All of us during our rebellious adolescent years have tried to break away from existing social expectations on what a boy or a girl ought to be like. From questioning everyday practices in the house like ‘Why should I clean the table when my brother doesn’t?’ or ‘Why should I go by bus when my sister gets dropped by dad?’ to more serious rebellions like choice of career.
These rebellions are often quelled by the all-knowing adults with a bland ‘boys must be boys and girls must be girls’ logic. Tomboys must leave behind their scabby knees and crew cuts and sissies must ‘man’ up or the world will turn upside down. Typically, femininity is associated with softness and gentleness while masculinity is associated with the rough and the tough — just think about how deodorants are marketed differently to the two sexes! Or Kajol’s magical transformation from the tomboy who missed out on the hero to the saree-clad, demure lady who gets him in the end in Kuch Kuch Hota Hai! Why was she less appealing as a tomboy who played basketball?
Masculine traits are considered desirable in a man and feminine traits are considered desirable in a woman — men and women who transgress these expectations often meet with resistance. They are treated as misfits and social outcasts. Much of high school bullying — the age when most young people are figuring out and coming to terms with their gender identity — revolves around reinforcing gender stereotypes. But it is important to know that these transgressions do happen and that when they happen in enough numbers in combination with other changing socio-economic-political factors, the expectations themselves undergo a change.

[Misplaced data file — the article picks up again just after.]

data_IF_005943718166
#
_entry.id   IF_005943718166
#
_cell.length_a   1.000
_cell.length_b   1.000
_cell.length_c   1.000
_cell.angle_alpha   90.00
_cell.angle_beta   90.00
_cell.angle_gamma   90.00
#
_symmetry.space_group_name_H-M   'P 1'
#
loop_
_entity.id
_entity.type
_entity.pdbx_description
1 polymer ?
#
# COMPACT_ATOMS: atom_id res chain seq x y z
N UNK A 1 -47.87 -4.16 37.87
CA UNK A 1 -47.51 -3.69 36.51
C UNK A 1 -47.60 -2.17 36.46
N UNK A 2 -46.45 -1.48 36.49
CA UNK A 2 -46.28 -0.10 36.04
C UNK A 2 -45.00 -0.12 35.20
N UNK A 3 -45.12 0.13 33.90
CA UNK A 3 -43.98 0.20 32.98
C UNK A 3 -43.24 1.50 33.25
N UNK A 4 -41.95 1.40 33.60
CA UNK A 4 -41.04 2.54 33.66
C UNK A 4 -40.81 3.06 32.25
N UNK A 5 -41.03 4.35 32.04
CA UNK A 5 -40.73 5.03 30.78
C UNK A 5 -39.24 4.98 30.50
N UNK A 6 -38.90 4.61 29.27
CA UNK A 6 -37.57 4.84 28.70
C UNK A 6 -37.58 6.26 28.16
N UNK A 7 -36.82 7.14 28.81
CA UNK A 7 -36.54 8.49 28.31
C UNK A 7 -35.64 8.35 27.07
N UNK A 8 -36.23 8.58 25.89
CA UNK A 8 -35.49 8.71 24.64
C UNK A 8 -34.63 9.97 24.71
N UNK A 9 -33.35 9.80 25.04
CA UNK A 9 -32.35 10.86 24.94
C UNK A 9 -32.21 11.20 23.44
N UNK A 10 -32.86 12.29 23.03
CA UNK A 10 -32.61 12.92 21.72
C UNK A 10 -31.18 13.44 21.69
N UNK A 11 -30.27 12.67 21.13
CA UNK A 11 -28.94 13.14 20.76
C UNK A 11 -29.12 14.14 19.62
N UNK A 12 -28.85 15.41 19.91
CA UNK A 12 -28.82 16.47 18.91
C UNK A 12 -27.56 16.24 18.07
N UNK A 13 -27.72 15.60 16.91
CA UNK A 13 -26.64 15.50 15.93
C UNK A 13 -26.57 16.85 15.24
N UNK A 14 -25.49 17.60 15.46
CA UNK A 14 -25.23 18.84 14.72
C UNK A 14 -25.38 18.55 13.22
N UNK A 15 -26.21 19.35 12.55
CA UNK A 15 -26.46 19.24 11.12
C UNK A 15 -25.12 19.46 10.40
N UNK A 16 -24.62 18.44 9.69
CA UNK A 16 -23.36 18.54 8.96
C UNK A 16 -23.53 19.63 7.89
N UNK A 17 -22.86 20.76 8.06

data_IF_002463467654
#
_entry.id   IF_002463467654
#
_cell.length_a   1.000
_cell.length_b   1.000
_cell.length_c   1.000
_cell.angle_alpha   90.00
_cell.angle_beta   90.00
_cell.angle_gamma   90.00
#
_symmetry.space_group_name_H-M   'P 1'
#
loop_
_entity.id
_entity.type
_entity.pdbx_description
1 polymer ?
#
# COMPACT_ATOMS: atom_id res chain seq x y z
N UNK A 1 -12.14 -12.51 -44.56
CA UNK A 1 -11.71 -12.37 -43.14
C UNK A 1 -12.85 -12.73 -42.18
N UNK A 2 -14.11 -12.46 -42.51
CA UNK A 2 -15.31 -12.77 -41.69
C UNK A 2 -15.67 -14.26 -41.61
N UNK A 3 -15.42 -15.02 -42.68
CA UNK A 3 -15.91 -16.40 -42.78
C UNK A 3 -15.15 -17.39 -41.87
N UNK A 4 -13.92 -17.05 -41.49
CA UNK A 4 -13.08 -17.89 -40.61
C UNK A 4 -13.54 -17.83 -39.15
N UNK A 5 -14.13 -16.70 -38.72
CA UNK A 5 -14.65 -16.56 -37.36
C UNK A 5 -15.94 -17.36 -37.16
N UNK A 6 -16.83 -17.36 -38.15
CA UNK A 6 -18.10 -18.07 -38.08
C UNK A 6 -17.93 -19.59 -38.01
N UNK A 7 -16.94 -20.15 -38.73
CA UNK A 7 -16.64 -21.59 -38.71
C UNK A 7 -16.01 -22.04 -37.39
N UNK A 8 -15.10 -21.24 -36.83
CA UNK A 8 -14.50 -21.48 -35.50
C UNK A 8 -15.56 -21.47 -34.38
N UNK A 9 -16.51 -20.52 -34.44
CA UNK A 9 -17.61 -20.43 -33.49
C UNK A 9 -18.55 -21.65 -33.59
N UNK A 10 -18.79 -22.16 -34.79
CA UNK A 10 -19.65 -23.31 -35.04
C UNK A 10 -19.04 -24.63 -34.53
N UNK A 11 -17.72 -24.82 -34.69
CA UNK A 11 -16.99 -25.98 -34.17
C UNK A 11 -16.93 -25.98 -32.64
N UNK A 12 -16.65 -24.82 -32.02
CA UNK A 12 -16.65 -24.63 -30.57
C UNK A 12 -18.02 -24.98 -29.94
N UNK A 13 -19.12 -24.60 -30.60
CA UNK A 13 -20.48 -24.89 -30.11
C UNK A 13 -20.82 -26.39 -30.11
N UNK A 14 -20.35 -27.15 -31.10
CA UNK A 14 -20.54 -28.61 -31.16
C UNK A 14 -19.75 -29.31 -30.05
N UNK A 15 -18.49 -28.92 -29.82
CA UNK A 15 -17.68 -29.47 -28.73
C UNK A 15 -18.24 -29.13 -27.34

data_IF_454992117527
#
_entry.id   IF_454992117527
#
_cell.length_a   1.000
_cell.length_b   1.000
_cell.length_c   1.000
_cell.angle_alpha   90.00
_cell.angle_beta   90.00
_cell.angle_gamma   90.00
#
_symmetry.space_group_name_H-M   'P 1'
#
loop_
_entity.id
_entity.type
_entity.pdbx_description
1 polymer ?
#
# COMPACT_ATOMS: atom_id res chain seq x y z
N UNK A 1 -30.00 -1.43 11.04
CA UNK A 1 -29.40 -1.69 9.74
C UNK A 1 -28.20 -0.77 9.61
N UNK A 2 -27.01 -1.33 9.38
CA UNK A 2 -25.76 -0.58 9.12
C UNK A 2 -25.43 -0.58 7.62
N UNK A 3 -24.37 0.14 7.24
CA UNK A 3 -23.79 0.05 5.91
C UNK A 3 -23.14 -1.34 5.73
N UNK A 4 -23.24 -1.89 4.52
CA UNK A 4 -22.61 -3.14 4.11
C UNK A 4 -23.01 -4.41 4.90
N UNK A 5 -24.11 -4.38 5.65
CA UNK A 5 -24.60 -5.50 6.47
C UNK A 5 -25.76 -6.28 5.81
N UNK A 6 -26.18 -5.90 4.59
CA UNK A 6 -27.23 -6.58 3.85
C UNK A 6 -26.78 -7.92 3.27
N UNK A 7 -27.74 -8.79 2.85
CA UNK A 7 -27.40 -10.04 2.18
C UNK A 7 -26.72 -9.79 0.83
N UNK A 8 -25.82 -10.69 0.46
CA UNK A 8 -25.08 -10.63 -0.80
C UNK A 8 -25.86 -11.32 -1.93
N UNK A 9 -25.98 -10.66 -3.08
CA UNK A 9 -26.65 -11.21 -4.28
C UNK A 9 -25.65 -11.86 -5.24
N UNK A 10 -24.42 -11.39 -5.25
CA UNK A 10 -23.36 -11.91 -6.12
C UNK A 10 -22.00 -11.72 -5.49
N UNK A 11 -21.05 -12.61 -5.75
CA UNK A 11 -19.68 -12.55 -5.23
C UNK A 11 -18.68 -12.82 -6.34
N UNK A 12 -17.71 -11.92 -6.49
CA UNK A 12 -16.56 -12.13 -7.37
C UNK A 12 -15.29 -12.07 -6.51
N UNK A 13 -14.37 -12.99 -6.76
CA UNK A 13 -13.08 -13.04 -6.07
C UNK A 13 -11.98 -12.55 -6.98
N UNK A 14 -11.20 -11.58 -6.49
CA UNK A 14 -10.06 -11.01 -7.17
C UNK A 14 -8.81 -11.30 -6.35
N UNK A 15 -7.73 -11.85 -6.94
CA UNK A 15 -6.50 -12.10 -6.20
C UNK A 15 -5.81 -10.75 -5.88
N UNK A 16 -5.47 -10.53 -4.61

In her famous speech delivered at the Women’s Convention in Ohio, 1851, Sojourner Truth said, ‘That man over there says that women need to be helped into carriages, and lifted over ditches, and to have the best place everywhere. Nobody ever helps me into carriages, or over mud puddles, or gives me any best place! And ain’t I a woman? Look at me! Look at my arm! I have ploughed and planted, and gathered into barns, and no man could head me!’ One of the excuses for keeping women away from the vote was that women were of feeble mind and body — but as Truth points out, it was only white women who were given that ‘gentle’ status. Black women were routinely made to do hard labour and nobody doubted their strength to do it!
In an earlier article in this series, it was pointed out that blue is associated with boys while pink is associated with girls. But did you know that in the 1800s and till as far as the early 21st century, the reverse was the norm? Across the globe, there are written laws and unwritten social codes that dictate what men and women should/shouldn’t be doing — women can’t drive in Saudi Arabia while in the US, males between ages of 18 to 25 are required to register with the Selective Services System in case a situation arises when they have to compulsorily join the army!